“Leadership is learned. It is not something you are born with or not born with”, explains the trainer Maru Sarasola in the explanatory video of Akademe. “You learn by doing it wrong, you don’t learn by doing it well. You have to build muscle by practicing ”, she assures. Since its inception, the university has relied on Sarasola, who has a degree in Sociology and a partner in a gender policy consultancy, to implement each edition of the program.
The talks are structured around the leadership of oneself (strengths and weaknesses, listening), the leadership of others (conflict resolution, toxic relationships) and the support networks, with an individual work plan to apply what has been learned. “On the platform there are certain resources that they have to work on, depending on the roles. There are videos, activities, complementary readings and questionnaires”, continues Leiñena. “The participants get to know each other and their surroundings, share reflections and that greatly reduces pressure and stress. They need to set a goal, which doesn’t have to be the guiding self. Perhaps lead a research team, ”she says in her office, located in the same building, the Library of the UPV / EHU, where the Bilbao group meets until May 17.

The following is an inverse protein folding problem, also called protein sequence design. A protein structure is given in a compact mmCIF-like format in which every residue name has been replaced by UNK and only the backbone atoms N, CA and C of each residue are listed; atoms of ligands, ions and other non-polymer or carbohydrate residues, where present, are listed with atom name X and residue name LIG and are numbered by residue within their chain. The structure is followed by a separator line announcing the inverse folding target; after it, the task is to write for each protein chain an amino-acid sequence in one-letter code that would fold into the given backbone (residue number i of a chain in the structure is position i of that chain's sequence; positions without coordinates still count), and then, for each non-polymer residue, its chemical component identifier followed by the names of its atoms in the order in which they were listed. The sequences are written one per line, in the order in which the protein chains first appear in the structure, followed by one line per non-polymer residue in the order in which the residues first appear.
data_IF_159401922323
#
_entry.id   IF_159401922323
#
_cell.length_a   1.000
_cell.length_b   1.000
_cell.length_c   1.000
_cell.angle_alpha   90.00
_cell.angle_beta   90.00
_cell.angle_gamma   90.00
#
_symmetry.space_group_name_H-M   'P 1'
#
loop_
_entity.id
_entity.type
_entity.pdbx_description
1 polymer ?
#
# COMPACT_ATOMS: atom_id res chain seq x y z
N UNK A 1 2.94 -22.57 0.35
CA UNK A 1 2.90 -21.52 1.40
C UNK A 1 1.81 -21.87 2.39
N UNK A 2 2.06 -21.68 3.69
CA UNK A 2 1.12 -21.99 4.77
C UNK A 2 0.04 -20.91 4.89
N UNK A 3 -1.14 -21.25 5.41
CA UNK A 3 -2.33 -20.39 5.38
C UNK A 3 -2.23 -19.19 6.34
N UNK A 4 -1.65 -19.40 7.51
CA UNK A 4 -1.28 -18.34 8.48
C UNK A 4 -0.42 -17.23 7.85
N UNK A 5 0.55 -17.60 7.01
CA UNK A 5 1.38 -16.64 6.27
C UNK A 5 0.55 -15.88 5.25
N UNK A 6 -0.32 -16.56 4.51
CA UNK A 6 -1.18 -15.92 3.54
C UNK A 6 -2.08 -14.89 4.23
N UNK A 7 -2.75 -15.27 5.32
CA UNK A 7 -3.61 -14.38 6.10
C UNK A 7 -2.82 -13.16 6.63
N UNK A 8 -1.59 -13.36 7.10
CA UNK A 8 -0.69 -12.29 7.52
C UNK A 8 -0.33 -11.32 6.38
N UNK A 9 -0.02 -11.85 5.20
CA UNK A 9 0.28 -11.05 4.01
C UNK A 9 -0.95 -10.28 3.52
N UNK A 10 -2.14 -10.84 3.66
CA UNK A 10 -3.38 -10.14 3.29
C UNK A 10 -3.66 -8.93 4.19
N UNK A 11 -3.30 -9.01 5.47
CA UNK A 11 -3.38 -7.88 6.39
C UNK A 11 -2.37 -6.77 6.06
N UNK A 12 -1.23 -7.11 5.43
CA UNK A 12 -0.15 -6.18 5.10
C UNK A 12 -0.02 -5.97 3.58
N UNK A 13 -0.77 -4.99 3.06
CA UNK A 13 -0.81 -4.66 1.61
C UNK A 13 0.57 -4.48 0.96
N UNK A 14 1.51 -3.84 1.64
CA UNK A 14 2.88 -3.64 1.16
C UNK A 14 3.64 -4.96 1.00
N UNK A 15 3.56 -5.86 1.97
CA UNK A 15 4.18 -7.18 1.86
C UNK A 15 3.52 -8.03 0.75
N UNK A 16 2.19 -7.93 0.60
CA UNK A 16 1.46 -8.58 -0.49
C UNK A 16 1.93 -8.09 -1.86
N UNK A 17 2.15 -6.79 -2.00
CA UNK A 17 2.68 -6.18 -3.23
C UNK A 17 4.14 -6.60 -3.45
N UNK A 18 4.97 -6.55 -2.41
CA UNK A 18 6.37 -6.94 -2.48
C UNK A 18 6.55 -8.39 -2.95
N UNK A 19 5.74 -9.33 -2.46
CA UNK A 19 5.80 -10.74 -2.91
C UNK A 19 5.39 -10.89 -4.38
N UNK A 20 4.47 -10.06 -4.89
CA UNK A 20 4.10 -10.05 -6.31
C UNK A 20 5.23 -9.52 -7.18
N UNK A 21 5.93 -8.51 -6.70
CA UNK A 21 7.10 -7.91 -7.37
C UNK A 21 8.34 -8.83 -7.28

As the equality law since 2007 requires parity, at the UPV/EHU they comply with it with six vice-rectors and five vice-rectors, chosen by the rector. Another thing is the deanships or the direction of the department, which are chosen by vote, a step that many interested women do not take. In 2017 there were seven deans and 12 deans; now they are one more. While they head the secretariats of the government team (14 of 19), three more than in 2017, and the sub-directors and vice deans (73 women compared to 63 men).
The gap between men and women is larger within the departments. Only a third (33.3%) of these work structures are directed by women at the University of the Basque Country, compared to 32.4% six years ago; and yet, they are usually in charge of day-to-day teaching and research management: in 62% of the departments the secretary is a woman, 10 points more than in 2017.